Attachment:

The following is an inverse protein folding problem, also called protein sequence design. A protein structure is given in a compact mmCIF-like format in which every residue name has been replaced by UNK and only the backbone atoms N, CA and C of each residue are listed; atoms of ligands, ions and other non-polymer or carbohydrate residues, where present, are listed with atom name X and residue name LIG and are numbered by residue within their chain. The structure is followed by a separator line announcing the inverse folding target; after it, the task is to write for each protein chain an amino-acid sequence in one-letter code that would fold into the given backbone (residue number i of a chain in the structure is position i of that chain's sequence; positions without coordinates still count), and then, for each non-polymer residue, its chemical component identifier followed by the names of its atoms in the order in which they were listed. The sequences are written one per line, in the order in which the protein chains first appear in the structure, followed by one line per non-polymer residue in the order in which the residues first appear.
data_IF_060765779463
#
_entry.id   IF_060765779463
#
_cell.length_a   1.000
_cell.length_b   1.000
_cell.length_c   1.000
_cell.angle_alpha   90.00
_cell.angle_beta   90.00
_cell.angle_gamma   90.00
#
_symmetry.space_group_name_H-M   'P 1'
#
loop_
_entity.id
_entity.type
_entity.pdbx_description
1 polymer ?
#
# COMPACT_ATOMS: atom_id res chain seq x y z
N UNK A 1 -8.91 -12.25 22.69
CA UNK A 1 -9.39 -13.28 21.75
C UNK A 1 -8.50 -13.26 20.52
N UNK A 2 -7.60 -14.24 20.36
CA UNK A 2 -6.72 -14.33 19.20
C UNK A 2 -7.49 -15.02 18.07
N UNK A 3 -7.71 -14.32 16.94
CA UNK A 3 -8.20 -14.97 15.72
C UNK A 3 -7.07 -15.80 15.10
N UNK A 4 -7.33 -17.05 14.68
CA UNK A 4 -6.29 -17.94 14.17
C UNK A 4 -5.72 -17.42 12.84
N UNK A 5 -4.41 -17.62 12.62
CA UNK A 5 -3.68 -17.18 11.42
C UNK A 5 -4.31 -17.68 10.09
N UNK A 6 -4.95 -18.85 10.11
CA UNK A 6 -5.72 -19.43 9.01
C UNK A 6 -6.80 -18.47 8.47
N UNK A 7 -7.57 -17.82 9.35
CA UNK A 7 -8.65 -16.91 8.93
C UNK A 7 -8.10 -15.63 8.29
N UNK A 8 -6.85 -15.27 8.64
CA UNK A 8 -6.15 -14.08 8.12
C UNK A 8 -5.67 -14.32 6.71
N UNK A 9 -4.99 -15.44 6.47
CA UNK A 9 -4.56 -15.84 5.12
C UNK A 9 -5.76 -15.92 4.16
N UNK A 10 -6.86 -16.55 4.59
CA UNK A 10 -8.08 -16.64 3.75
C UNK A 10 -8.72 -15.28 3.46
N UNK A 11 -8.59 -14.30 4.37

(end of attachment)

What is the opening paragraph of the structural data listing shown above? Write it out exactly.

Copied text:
The following is an inverse protein folding problem, also called protein sequence design. A protein structure is given in a compact mmCIF-like format in which every residue name has been replaced by UNK and only the backbone atoms N, CA and C of each residue are listed; atoms of ligands, ions and other non-polymer or carbohydrate residues, where present, are listed with atom name X and residue name LIG and are numbered by residue within their chain. The structure is followed by a separator line announcing the inverse folding target; after it, the task is to write for each protein chain an amino-acid sequence in one-letter code that would fold into the given backbone (residue number i of a chain in the structure is position i of that chain's sequence; positions without coordinates still count), and then, for each non-polymer residue, its chemical component identifier followed by the names of its atoms in the order in which they were listed. The sequences are written one per line, in the order in which the protein chains first appear in the structure, followed by one line per non-polymer residue in the order in which the residues first appear.